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Five Signs of Hidden Damage After a Collision

Various types of vehicle collisions may occur when driving. However, most collisions can be designated into two categories - major and minor. Major collisions generally result in extensive damage to the vehicle, and injuries are more likely to happen. Minor collisions typically result in less cosmetic damage.

Man inspecting a vehicle after a collision

According to the National Highway Traffic Administration, rear-end collisions are the most frequent type of collision - accounting for nearly 29% of all collisions each year. Rear-end collisions are considered minor since the speeds at which they happen are generally lower. Rear-end collisions typically result in minor cosmetic damage. However, the damage may be worse than what meets the eye, referred to as hidden damage.

Hidden damage may cause major issues to the vehicle if not treated in an appropriate time frame. Keep reading to discover the five key indicators of hidden damage after a rear-end collision.

1. Leaking Fluids

Vehicles that operate via rear-wheel-drive (RWD) and all-wheel-drive (AWD) tend to have the transmission parts near the vehicle’s rear. Even in the smallest rear-end collision, some transmission components may get knocked out of place.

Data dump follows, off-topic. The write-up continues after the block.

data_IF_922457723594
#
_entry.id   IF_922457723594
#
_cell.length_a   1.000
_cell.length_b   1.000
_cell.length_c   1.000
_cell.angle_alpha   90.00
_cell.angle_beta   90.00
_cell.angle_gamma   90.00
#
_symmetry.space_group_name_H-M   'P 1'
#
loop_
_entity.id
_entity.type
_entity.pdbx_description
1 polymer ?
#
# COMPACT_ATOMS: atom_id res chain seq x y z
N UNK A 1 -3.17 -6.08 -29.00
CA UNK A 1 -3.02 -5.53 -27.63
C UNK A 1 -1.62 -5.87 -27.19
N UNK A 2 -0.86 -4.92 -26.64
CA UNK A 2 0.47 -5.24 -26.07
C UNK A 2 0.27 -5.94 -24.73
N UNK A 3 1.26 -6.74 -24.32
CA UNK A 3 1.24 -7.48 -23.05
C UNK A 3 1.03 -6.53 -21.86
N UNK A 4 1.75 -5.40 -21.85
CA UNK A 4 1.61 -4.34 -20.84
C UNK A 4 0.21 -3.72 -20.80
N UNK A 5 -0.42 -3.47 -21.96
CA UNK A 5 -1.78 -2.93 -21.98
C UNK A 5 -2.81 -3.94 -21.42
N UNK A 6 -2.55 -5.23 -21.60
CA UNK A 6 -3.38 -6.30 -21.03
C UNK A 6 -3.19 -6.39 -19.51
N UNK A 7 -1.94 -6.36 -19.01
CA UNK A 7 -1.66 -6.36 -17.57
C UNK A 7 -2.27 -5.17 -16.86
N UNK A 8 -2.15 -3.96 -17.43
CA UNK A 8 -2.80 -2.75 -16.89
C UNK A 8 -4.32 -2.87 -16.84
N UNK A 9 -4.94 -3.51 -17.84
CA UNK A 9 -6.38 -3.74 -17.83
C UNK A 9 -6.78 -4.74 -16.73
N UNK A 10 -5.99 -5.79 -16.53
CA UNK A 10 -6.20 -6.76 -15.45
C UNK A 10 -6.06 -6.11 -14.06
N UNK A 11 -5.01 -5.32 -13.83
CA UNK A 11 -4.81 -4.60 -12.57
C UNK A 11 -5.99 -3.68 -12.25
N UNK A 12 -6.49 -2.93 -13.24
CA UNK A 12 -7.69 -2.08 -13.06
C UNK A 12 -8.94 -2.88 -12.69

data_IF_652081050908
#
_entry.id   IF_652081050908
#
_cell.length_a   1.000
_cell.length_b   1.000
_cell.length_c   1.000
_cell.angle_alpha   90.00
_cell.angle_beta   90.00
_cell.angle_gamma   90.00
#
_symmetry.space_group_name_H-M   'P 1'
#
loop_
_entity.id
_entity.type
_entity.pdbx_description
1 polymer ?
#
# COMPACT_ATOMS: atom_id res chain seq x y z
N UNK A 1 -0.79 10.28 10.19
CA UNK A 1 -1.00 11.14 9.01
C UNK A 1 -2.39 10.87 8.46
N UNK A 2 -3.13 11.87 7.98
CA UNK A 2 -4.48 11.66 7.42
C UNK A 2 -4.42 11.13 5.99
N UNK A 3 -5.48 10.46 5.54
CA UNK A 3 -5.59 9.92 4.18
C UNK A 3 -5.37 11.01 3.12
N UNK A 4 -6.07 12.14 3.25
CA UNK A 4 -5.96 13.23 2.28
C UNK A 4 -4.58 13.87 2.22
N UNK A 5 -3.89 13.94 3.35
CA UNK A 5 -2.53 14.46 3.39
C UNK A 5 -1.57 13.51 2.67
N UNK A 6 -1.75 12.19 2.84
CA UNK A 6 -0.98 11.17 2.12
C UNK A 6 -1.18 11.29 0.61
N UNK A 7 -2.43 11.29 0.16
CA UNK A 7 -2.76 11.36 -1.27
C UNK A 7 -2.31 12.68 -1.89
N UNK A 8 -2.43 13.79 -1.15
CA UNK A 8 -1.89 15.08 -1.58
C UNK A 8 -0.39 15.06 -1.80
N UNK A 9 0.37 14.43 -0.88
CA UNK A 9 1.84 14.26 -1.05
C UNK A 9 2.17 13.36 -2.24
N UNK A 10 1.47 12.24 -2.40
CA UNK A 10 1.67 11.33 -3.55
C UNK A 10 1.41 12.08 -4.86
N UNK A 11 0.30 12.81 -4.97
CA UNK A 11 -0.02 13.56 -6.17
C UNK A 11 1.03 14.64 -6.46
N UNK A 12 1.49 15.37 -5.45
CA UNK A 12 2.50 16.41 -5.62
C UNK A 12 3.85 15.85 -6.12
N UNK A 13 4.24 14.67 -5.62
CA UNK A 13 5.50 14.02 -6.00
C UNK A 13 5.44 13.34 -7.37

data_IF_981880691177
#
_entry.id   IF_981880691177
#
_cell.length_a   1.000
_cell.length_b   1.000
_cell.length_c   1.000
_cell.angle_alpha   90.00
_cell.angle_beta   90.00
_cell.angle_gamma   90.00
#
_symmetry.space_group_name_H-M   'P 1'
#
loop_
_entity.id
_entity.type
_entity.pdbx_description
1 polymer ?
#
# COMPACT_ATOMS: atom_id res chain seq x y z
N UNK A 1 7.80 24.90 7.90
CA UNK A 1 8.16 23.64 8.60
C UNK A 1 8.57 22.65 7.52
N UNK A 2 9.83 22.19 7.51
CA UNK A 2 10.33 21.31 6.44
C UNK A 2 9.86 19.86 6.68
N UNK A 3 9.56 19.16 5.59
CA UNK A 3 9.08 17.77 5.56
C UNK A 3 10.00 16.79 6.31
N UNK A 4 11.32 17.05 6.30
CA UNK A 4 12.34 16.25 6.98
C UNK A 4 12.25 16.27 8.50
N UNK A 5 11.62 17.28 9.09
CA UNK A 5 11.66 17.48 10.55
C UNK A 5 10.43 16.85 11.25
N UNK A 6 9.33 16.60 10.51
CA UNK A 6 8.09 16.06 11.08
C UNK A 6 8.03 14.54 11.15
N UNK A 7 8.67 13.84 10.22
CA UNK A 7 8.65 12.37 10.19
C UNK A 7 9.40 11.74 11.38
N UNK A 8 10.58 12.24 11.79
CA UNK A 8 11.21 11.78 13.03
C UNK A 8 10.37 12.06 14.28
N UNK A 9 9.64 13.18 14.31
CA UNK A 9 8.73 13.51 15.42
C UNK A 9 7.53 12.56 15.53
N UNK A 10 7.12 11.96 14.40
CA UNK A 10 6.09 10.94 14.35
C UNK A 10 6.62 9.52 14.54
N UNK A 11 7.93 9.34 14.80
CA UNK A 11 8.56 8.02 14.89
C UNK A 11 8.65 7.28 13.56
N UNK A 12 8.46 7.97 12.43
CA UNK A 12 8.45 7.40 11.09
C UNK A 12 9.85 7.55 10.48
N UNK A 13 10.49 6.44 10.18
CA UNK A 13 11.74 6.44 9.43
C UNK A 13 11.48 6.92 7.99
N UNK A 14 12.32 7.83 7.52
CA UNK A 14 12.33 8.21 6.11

Car manufacturers have dyed different fluids with different colors for easy identification. Generally, the transmission fluid is a translucent dark red color and may become darker through use.  

While several fluids are important to a vehicle running efficiently, none may be more important than the transmission fluid. If the transmission fluid starts leaking within a reasonable amount of time after a collision, that may be a sign of hidden transmission damage.

It’s recommended to consult with an auto body repair shop to get that issue resolved immediately. Driving without a proper transmission may result in the vehicle not running effectively as it should.

2. The Check Engine Light Appears on the Dashboard

Unfortunately, when the check engine light appears on the dashboard, it may be hard to decipher the root issue because this indicator can mean one of several issues. The check engine light generally indicates something is wrong with the systems that control engine functions. Additionally, it may monitor the transmission as well.

As mentioned above, certain types of vehicles contain transmission components in the rear of the vehicle. A minor rear-end collision may damage some transmission parts or push the exhaust components forward, affecting how the vehicle operates.

The check engine light is not something that should be taken lightly. However, there’s no reason to panic, but it should not be ignored either. It’s recommended to contact a mechanic to run a diagnostic check to find the main issue. If the check engine light is flashing, it’s highly recommended not to drive the vehicle as that indicator may signal a serious issue that may cause further damage.

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3. The Drives Aren’t as Smooth as Before